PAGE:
The Daily Need

Some science for ESP, at least when sex is involved

A new paper by a Cornell psychology professor emeritus argues that humans might have an as-yet-undocumented evolutionary ability: when it comes to sex, it seems we can predict the future.

The paper, by Daryl J. Bem, describes a series of simple experiments conducted on hundreds of Cornell undergraduates. Each test attempted to prove the existence of extrasensory perception (ESP) — the ability to predict the future. And Bem’s findings were statistically significant. He concluded that, to some degree, ESP does exist.

The first of Bem’s experiments dealt with the “Precognitive Detection of Erotic Stimuli” — whether or not we know something sexy is going to happen before it happens.

Bem’s team sat 100 students — 50 men and 50 women — before a computer screen that displayed two curtains, one on the left side of the screen and one on the right. Each student read directions explaining that one of the curtains had a picture behind it. Their job was to click on the curtain that hid the picture. Each test included “erotic and nonerotic” images that were “randomly intermixed.”

But the directions sort of lied. When the students sat down, neither curtain hid a picture. Only after the students selected a curtain, in that moment before the computer swept that curtain aside — only then did the computer generate an image behind one of the curtains. This means that the test wasn’t measuring the students’ ability to detect something hidden — it was, instead, measuring their ability to detect the existence of something that did not yet exist. In other words, it was measuring their ability to predict the future.

Each student repeated the same exercise 36 times, selecting curtains over and over. When the image was nonerotic, the students guessed the correct curtain 49.8% of the time — about half (50%) of their tries were correct. But when the image was erotic (“couples engaged in nonviolent but explicit consensual sexual acts”), students guessed the correct curtain 53.1% of the time — a number far enough away from 50% that it is statistically significant. Bem noted that students could choose to see erotic images that depicted heterosexual couples, as well as female and male homosexual couples, to evoke the strongest response from the individual.

The experiment might demonstrate what Bem calls “the possibility of an evolved precognitive ability to anticipate sexual opportunities.” Other experiments detailed in Bem’s paper seemed to indicate humans’ “ability to anticipate and thereby to avoid danger.” Both abilities, Bem hypothesized, would confer “an obvious evolutionary advantage” on our species. The power to detect both future attackers and future lovers and to respond to each appropriately would indeed further our species’ ability to produce lots of babies — a goal that Darwin suggested all creatures share.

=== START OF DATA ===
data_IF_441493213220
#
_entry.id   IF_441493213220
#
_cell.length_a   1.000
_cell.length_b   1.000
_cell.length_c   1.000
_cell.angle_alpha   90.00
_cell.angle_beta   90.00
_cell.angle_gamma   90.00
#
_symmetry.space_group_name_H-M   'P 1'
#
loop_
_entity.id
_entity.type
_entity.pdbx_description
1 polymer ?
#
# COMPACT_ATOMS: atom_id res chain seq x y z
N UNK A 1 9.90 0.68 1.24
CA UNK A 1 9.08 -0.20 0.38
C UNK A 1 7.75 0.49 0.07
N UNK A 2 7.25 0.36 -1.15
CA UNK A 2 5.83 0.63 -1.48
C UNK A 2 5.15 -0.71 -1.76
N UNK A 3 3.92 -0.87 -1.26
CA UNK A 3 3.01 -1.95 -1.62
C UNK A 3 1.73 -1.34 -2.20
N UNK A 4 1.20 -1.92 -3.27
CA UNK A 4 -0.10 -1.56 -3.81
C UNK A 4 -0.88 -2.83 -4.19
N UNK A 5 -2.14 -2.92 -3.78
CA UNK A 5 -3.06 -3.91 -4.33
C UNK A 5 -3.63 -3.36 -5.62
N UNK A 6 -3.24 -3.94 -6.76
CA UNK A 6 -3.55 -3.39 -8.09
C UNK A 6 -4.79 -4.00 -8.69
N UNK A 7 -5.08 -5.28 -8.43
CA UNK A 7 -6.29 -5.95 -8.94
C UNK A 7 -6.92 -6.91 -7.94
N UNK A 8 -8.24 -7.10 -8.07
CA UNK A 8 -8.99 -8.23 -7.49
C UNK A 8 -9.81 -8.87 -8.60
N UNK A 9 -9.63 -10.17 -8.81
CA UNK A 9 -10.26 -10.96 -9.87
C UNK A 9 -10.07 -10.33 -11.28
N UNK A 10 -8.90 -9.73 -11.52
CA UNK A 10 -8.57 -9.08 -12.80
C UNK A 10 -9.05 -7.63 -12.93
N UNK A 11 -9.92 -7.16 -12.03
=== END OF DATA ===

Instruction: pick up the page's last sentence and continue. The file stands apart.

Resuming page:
Bem’s paper will appear in the Journal of Personality and Social Psychology later this year. The New York Times published an article Tuesday detailing some of Bem’s colleagues’ responses to his study: on the whole, it has generated a mixture of “amusement and scorn,” causing one researcher at the University of Oregon to predict that the whole thing is Bem’s idea of a practical joke. Social psychologists at other universities have already compiled two separate rebuttals to Bem’s paper.

But it seems Bem was prepared for ridicule even before the paper was released; he concluded by appealing to his peers with anecdotal quotes from Lewis Carroll’s “Alice in Wonderland”:

“Near the end of her encounter with the White Queen, Alice protests that ‘one can’t believe impossible things,’ a sentiment with which the 34% of academic psychologists who believe psi to be impossible would surely agree. The White Queen famously retorted, ‘I daresay you haven’t had much practice. When I was your age, I always did it for half-an-hour a day. Why, sometimes I’ve believed as many as six impossible things before breakfast.’

“Unlike the White Queen, I do not advocate believing impossible things. But perhaps this article will prompt the other 66% of academic psychologists to raise their posterior  probabilities of believing at least one anomalous thing before breakfast.”

 
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Comments

  • http://www.facebook.com/profile.php?id=698862053 Joseph Irwin

    Students don’t normally think of sex? Please. This is the reason science is becoming a punchline in a teabagger speech.

  • Zack

    I guess PBS isn’t as credible as I thought it was. Talk about pseudoscience.

  • Amanda

    Whatever happened to sitting down and reading a study so it can be critiqued properly instead of condemning it? It’s not like no one here can’t access it easily, I mean it’s on his website open to public viewing. http://www.dbem.ws/ All 60 pages of a reasonably well written paper with detailed explanations (to ensure easy replication) of several experiments performed over a number of years. Do we no longer actually think about what we read, just have an opinion before we finish the reading the Internet article? I’m not saying Bem’s study shouldn’t be criticised, all science should. But if you’re going to be a skeptic at least do it properly.

    http://www.phdcomics.com/comics/archive.php?comicid=1174

  • Iustiafiatcaellum842

    For a critique of Bem’s deeply flawed experiments, go here:

    http://www.csicop.org/specialarticles/show/back_from_the_future